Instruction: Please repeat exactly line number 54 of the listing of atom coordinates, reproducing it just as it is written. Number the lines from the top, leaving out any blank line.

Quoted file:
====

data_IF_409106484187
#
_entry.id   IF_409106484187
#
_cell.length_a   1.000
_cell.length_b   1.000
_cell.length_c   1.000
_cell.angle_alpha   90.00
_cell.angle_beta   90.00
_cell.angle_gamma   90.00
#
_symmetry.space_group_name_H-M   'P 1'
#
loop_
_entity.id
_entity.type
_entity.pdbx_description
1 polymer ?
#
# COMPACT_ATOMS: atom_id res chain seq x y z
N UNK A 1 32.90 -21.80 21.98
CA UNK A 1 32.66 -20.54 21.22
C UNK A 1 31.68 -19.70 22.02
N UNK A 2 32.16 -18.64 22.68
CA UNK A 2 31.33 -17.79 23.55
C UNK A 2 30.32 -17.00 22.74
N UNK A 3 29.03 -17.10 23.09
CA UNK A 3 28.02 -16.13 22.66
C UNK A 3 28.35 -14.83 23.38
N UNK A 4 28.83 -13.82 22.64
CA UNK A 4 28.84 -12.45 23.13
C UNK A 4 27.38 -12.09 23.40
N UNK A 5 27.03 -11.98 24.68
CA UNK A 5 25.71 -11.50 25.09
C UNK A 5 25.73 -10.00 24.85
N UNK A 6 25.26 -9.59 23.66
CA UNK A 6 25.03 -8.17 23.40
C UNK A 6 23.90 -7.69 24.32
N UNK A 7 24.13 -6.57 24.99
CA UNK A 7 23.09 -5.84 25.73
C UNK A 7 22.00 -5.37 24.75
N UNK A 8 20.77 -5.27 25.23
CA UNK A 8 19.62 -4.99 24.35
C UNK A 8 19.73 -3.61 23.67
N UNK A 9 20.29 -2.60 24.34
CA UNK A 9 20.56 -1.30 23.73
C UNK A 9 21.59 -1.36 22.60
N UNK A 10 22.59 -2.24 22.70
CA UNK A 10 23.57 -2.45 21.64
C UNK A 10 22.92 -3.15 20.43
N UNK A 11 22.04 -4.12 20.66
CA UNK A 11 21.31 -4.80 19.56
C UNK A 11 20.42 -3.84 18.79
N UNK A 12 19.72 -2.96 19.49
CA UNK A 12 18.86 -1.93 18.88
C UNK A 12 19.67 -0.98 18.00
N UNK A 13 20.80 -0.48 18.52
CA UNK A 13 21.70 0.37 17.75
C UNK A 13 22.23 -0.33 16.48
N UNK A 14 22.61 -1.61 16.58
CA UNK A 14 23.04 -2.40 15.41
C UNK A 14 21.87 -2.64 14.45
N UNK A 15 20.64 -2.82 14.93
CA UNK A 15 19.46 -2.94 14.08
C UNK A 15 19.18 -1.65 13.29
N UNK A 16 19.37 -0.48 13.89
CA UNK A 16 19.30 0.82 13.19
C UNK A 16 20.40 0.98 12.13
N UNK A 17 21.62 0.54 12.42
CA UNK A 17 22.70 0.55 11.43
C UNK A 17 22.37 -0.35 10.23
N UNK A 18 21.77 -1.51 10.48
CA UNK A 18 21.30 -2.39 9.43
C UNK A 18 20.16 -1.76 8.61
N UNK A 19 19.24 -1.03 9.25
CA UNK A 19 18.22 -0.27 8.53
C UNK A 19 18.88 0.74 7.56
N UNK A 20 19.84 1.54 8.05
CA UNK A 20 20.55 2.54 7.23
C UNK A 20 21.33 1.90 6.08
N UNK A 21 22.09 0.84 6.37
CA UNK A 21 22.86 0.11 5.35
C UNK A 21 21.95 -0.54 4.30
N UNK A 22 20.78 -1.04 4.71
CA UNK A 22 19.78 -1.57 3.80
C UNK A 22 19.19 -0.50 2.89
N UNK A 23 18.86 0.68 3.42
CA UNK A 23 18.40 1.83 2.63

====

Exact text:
N UNK A 12 19.72 -2.96 19.49